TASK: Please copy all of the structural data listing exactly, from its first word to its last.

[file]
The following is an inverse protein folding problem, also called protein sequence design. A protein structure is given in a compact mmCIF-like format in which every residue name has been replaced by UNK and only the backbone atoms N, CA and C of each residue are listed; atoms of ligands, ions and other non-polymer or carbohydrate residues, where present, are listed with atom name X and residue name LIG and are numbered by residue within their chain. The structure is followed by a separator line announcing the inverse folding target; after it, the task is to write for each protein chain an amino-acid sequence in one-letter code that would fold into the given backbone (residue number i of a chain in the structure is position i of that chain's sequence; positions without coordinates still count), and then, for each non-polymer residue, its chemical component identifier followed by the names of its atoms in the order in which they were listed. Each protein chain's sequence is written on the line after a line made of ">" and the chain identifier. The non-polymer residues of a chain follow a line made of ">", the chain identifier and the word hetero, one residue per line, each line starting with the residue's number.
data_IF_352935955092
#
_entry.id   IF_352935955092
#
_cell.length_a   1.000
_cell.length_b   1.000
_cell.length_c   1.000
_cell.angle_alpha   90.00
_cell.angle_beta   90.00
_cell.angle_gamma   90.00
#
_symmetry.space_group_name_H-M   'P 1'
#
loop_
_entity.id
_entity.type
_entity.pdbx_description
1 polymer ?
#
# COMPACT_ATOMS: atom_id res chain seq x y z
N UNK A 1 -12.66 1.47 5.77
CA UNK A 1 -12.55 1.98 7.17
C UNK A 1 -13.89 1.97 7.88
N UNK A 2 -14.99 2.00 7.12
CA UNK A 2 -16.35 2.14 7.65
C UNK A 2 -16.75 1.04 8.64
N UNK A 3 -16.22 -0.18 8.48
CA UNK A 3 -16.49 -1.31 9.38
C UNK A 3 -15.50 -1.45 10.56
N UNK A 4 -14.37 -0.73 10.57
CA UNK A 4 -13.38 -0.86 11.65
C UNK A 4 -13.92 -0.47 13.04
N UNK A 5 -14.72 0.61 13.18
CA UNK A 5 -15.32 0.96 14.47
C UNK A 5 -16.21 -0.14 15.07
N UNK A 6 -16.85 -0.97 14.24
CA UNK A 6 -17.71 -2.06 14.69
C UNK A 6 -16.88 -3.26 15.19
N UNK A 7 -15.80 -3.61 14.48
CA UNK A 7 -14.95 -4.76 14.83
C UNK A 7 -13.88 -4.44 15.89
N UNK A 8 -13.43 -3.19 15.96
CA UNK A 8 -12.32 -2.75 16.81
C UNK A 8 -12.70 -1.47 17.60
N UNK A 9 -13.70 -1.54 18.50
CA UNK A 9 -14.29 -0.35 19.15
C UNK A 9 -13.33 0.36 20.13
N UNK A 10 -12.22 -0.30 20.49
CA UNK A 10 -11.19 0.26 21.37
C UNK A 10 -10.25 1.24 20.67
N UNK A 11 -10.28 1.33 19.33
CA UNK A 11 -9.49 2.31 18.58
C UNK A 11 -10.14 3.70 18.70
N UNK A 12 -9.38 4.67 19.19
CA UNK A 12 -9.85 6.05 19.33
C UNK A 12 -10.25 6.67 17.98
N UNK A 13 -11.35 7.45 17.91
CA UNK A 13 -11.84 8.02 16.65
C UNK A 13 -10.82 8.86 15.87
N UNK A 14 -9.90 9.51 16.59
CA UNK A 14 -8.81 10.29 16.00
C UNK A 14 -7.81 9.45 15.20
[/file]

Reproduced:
The following is an inverse protein folding problem, also called protein sequence design. A protein structure is given in a compact mmCIF-like format in which every residue name has been replaced by UNK and only the backbone atoms N, CA and C of each residue are listed; atoms of ligands, ions and other non-polymer or carbohydrate residues, where present, are listed with atom name X and residue name LIG and are numbered by residue within their chain. The structure is followed by a separator line announcing the inverse folding target; after it, the task is to write for each protein chain an amino-acid sequence in one-letter code that would fold into the given backbone (residue number i of a chain in the structure is position i of that chain's sequence; positions without coordinates still count), and then, for each non-polymer residue, its chemical component identifier followed by the names of its atoms in the order in which they were listed. Each protein chain's sequence is written on the line after a line made of ">" and the chain identifier. The non-polymer residues of a chain follow a line made of ">", the chain identifier and the word hetero, one residue per line, each line starting with the residue's number.
data_IF_352935955092
#
_entry.id   IF_352935955092
#
_cell.length_a   1.000
_cell.length_b   1.000
_cell.length_c   1.000
_cell.angle_alpha   90.00
_cell.angle_beta   90.00
_cell.angle_gamma   90.00
#
_symmetry.space_group_name_H-M   'P 1'
#
loop_
_entity.id
_entity.type
_entity.pdbx_description
1 polymer ?
#
# COMPACT_ATOMS: atom_id res chain seq x y z
N UNK A 1 -12.66 1.47 5.77
CA UNK A 1 -12.55 1.98 7.17
C UNK A 1 -13.89 1.97 7.88
N UNK A 2 -14.99 2.00 7.12
CA UNK A 2 -16.35 2.14 7.65
C UNK A 2 -16.75 1.04 8.64
N UNK A 3 -16.22 -0.18 8.48
CA UNK A 3 -16.49 -1.31 9.38
C UNK A 3 -15.50 -1.45 10.56
N UNK A 4 -14.37 -0.73 10.57
CA UNK A 4 -13.38 -0.86 11.65
C UNK A 4 -13.92 -0.47 13.04
N UNK A 5 -14.72 0.61 13.18
CA UNK A 5 -15.32 0.96 14.47
C UNK A 5 -16.21 -0.14 15.07
N UNK A 6 -16.85 -0.97 14.24
CA UNK A 6 -17.71 -2.06 14.69
C UNK A 6 -16.88 -3.26 15.19
N UNK A 7 -15.80 -3.61 14.48
CA UNK A 7 -14.95 -4.76 14.83
C UNK A 7 -13.88 -4.44 15.89
N UNK A 8 -13.43 -3.19 15.96
CA UNK A 8 -12.32 -2.75 16.81
C UNK A 8 -12.70 -1.47 17.60
N UNK A 9 -13.70 -1.54 18.50
CA UNK A 9 -14.29 -0.35 19.15
C UNK A 9 -13.33 0.36 20.13
N UNK A 10 -12.22 -0.30 20.49
CA UNK A 10 -11.19 0.26 21.37
C UNK A 10 -10.25 1.24 20.67
N UNK A 11 -10.28 1.33 19.33
CA UNK A 11 -9.49 2.31 18.58
C UNK A 11 -10.14 3.70 18.70
N UNK A 12 -9.38 4.67 19.19
CA UNK A 12 -9.85 6.05 19.33
C UNK A 12 -10.25 6.67 17.98
N UNK A 13 -11.35 7.45 17.91
CA UNK A 13 -11.84 8.02 16.65
C UNK A 13 -10.82 8.86 15.87
N UNK A 14 -9.90 9.51 16.59
CA UNK A 14 -8.81 10.29 16.00
C UNK A 14 -7.81 9.45 15.20